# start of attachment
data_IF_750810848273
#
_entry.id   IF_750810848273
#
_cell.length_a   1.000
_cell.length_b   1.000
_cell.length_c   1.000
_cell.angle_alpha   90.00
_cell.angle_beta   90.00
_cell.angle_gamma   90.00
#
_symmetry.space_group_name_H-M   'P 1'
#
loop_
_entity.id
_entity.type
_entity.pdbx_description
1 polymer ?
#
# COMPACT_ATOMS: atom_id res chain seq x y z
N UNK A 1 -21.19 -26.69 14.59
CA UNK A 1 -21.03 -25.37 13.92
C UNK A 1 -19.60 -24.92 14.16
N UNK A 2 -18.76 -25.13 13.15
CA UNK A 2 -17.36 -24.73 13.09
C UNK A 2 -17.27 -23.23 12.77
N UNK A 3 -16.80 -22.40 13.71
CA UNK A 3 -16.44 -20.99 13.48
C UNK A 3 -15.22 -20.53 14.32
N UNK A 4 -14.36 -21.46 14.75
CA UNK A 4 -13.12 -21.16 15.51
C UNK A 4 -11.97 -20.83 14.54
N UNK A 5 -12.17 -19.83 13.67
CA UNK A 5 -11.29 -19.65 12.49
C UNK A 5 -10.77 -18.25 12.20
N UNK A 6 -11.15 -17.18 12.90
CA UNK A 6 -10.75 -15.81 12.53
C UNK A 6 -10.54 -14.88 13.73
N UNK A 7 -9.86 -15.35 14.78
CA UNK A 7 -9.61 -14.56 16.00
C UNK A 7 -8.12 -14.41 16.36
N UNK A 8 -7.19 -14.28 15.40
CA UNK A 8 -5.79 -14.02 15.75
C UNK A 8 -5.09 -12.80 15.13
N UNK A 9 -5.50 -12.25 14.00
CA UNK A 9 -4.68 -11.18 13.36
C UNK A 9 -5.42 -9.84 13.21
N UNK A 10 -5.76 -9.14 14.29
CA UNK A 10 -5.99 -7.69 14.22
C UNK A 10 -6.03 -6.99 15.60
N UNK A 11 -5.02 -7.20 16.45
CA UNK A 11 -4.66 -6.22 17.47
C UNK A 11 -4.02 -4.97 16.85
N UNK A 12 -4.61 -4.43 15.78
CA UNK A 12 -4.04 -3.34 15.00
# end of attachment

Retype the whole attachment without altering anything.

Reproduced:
data_IF_750810848273
#
_entry.id   IF_750810848273
#
_cell.length_a   1.000
_cell.length_b   1.000
_cell.length_c   1.000
_cell.angle_alpha   90.00
_cell.angle_beta   90.00
_cell.angle_gamma   90.00
#
_symmetry.space_group_name_H-M   'P 1'
#
loop_
_entity.id
_entity.type
_entity.pdbx_description
1 polymer ?
#
# COMPACT_ATOMS: atom_id res chain seq x y z
N UNK A 1 -21.19 -26.69 14.59
CA UNK A 1 -21.03 -25.37 13.92
C UNK A 1 -19.60 -24.92 14.16
N UNK A 2 -18.76 -25.13 13.15
CA UNK A 2 -17.36 -24.73 13.09
C UNK A 2 -17.27 -23.23 12.77
N UNK A 3 -16.80 -22.40 13.71
CA UNK A 3 -16.44 -20.99 13.48
C UNK A 3 -15.22 -20.53 14.32
N UNK A 4 -14.36 -21.46 14.75
CA UNK A 4 -13.12 -21.16 15.51
C UNK A 4 -11.97 -20.83 14.54
N UNK A 5 -12.17 -19.83 13.67
CA UNK A 5 -11.29 -19.65 12.49
C UNK A 5 -10.77 -18.25 12.20
N UNK A 6 -11.15 -17.18 12.90
CA UNK A 6 -10.75 -15.81 12.53
C UNK A 6 -10.54 -14.88 13.73
N UNK A 7 -9.86 -15.35 14.78
CA UNK A 7 -9.61 -14.56 16.00
C UNK A 7 -8.12 -14.41 16.36
N UNK A 8 -7.19 -14.28 15.40
CA UNK A 8 -5.79 -14.02 15.75
C UNK A 8 -5.09 -12.80 15.13
N UNK A 9 -5.50 -12.25 14.00
CA UNK A 9 -4.68 -11.18 13.36
C UNK A 9 -5.42 -9.84 13.21
N UNK A 10 -5.76 -9.14 14.29
CA UNK A 10 -5.99 -7.69 14.22
C UNK A 10 -6.03 -6.99 15.60
N UNK A 11 -5.02 -7.20 16.45
CA UNK A 11 -4.66 -6.22 17.47
C UNK A 11 -4.02 -4.97 16.85
N UNK A 12 -4.61 -4.43 15.78
CA UNK A 12 -4.04 -3.34 15.00